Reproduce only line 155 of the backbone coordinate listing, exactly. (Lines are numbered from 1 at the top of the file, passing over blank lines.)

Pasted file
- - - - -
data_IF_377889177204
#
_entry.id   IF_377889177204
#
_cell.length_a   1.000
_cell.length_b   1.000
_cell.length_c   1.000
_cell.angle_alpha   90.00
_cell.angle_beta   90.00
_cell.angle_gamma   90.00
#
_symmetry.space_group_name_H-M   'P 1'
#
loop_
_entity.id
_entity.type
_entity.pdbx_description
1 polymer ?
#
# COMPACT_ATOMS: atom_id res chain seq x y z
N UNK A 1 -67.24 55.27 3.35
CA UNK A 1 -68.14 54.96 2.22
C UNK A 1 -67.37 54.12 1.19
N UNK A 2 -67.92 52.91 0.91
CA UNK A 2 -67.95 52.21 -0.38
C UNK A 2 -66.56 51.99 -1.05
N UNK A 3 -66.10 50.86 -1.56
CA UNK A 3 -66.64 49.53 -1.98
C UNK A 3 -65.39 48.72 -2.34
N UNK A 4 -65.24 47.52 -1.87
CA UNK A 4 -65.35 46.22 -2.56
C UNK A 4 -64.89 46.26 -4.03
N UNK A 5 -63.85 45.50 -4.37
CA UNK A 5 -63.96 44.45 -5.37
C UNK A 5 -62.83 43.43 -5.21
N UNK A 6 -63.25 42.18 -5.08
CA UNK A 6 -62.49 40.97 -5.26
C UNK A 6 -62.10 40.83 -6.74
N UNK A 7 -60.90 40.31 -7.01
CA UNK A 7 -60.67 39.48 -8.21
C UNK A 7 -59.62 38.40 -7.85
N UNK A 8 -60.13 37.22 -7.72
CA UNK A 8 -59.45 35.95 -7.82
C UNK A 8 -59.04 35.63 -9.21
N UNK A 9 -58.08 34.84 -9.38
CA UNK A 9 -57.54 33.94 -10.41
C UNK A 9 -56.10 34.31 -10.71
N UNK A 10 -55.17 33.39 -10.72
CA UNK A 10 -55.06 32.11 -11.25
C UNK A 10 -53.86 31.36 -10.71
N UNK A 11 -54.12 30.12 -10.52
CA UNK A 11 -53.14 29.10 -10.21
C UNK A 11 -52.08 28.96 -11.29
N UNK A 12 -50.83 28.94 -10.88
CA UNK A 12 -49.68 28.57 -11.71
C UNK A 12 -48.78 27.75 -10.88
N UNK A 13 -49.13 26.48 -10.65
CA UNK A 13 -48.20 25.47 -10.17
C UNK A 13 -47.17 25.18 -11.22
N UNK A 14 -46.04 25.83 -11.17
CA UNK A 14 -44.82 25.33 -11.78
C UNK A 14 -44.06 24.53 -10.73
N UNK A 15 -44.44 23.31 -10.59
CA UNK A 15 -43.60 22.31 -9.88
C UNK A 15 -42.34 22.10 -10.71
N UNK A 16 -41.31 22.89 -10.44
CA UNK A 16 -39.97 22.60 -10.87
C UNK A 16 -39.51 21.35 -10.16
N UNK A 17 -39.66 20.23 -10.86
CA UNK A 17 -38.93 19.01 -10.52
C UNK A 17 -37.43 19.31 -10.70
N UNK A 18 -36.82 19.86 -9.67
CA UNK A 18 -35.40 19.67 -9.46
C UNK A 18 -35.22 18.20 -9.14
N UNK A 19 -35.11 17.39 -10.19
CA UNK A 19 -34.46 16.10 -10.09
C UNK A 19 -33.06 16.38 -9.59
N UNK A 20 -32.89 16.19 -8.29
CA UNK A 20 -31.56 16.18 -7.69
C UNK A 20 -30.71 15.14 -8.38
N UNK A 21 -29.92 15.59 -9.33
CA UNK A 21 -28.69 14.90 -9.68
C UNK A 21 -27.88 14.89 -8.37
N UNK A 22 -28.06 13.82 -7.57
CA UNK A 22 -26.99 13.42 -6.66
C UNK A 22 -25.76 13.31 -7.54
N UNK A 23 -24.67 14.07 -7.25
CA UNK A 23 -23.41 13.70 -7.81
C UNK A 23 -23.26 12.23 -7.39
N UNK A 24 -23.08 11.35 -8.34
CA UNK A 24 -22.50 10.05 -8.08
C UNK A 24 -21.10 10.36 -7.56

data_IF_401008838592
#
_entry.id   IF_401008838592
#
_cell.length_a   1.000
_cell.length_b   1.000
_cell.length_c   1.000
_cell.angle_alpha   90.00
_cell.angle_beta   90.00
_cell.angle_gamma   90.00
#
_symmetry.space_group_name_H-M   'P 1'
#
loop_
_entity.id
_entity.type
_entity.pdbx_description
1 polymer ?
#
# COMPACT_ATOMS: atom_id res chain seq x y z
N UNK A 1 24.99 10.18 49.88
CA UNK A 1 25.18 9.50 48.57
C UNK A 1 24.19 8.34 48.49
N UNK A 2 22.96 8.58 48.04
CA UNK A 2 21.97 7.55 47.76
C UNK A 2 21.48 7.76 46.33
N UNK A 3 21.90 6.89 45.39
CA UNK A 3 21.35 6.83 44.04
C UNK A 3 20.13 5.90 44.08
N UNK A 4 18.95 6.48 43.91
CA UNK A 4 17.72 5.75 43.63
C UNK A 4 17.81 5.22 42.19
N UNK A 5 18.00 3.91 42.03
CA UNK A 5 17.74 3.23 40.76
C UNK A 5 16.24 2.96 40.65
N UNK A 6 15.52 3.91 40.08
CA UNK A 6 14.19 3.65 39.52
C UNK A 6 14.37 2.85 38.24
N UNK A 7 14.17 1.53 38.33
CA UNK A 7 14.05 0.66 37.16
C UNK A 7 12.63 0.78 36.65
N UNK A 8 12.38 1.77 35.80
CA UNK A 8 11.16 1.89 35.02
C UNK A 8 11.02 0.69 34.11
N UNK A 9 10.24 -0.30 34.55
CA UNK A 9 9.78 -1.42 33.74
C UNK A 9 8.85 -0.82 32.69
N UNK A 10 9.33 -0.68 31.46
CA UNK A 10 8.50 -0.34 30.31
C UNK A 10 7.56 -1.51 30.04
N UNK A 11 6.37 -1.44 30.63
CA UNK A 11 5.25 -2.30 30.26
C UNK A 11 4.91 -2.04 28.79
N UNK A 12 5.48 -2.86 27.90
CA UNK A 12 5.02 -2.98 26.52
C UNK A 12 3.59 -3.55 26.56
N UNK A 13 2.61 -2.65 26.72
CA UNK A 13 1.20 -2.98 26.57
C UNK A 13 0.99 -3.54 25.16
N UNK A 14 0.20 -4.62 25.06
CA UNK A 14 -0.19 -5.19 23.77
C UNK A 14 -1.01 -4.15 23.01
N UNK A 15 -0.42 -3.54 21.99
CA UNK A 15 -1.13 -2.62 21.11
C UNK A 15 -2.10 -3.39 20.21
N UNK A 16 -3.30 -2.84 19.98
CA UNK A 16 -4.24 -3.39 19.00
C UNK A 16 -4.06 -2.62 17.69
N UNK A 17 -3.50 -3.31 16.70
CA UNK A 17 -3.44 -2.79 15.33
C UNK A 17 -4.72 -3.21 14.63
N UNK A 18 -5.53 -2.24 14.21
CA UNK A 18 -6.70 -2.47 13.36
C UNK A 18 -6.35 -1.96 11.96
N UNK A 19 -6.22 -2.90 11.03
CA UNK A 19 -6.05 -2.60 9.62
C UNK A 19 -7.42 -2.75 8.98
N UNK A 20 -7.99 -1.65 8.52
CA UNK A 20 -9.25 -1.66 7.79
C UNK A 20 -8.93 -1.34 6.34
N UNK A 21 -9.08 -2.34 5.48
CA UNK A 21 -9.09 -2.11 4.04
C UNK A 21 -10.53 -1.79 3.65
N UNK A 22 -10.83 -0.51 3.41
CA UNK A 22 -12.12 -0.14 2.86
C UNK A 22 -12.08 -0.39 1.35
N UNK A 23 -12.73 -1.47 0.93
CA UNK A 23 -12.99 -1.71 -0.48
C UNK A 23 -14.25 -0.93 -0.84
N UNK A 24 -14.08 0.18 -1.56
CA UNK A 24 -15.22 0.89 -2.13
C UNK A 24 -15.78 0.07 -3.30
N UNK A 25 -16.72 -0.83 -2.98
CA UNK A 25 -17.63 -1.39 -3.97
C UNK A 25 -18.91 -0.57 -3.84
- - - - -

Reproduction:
N UNK A 15 -0.42 -3.54 21.99